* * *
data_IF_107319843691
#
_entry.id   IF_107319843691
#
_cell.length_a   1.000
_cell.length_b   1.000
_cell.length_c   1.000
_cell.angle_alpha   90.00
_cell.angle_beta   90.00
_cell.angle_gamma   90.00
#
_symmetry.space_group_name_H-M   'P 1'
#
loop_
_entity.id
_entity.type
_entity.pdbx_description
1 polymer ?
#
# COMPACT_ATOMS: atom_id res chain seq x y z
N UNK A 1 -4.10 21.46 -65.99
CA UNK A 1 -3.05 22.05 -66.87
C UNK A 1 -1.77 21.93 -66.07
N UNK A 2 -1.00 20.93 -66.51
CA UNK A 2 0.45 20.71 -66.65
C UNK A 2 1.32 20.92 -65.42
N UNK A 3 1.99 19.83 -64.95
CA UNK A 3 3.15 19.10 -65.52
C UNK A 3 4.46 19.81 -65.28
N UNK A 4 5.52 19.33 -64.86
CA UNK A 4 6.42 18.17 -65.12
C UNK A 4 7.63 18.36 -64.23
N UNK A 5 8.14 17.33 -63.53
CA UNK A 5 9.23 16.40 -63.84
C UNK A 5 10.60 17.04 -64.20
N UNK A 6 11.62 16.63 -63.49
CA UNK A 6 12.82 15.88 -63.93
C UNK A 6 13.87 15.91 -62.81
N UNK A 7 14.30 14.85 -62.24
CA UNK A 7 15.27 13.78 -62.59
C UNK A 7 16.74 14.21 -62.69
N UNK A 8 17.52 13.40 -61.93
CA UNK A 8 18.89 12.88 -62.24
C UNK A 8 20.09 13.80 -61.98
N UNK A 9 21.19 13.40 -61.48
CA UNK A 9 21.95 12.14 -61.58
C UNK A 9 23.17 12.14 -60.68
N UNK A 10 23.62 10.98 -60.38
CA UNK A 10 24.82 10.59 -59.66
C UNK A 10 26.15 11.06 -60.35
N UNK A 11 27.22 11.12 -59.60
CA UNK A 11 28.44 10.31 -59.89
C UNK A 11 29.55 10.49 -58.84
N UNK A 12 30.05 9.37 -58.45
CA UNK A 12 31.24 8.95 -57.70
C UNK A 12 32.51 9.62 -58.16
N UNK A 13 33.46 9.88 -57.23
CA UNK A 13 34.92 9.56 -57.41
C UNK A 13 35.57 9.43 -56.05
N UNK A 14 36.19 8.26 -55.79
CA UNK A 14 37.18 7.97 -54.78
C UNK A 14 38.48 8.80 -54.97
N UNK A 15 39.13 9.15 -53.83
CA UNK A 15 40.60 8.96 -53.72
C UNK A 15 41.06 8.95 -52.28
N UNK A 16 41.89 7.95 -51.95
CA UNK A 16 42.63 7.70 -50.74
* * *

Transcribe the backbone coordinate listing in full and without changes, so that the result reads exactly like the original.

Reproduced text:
data_IF_107319843691
#
_entry.id   IF_107319843691
#
_cell.length_a   1.000
_cell.length_b   1.000
_cell.length_c   1.000
_cell.angle_alpha   90.00
_cell.angle_beta   90.00
_cell.angle_gamma   90.00
#
_symmetry.space_group_name_H-M   'P 1'
#
loop_
_entity.id
_entity.type
_entity.pdbx_description
1 polymer ?
#
# COMPACT_ATOMS: atom_id res chain seq x y z
N UNK A 1 -4.10 21.46 -65.99
CA UNK A 1 -3.05 22.05 -66.87
C UNK A 1 -1.77 21.93 -66.07
N UNK A 2 -1.00 20.93 -66.51
CA UNK A 2 0.45 20.71 -66.65
C UNK A 2 1.32 20.92 -65.42
N UNK A 3 1.99 19.83 -64.95
CA UNK A 3 3.15 19.10 -65.52
C UNK A 3 4.46 19.81 -65.28
N UNK A 4 5.52 19.33 -64.86
CA UNK A 4 6.42 18.17 -65.12
C UNK A 4 7.63 18.36 -64.23
N UNK A 5 8.14 17.33 -63.53
CA UNK A 5 9.23 16.40 -63.84
C UNK A 5 10.60 17.04 -64.20
N UNK A 6 11.62 16.63 -63.49
CA UNK A 6 12.82 15.88 -63.93
C UNK A 6 13.87 15.91 -62.81
N UNK A 7 14.30 14.85 -62.24
CA UNK A 7 15.27 13.78 -62.59
C UNK A 7 16.74 14.21 -62.69
N UNK A 8 17.52 13.40 -61.93
CA UNK A 8 18.89 12.88 -62.24
C UNK A 8 20.09 13.80 -61.98
N UNK A 9 21.19 13.40 -61.48
CA UNK A 9 21.95 12.14 -61.58
C UNK A 9 23.17 12.14 -60.68
N UNK A 10 23.62 10.98 -60.38
CA UNK A 10 24.82 10.59 -59.66
C UNK A 10 26.15 11.06 -60.35
N UNK A 11 27.22 11.12 -59.60
CA UNK A 11 28.44 10.31 -59.89
C UNK A 11 29.55 10.49 -58.84
N UNK A 12 30.05 9.37 -58.45
CA UNK A 12 31.24 8.95 -57.70
C UNK A 12 32.51 9.62 -58.16
N UNK A 13 33.46 9.88 -57.23
CA UNK A 13 34.92 9.56 -57.41
C UNK A 13 35.57 9.43 -56.05
N UNK A 14 36.19 8.26 -55.79
CA UNK A 14 37.18 7.97 -54.78
C UNK A 14 38.48 8.80 -54.97
N UNK A 15 39.13 9.15 -53.83
CA UNK A 15 40.60 8.96 -53.72
C UNK A 15 41.06 8.95 -52.28
N UNK A 16 41.89 7.95 -51.95
CA UNK A 16 42.63 7.70 -50.74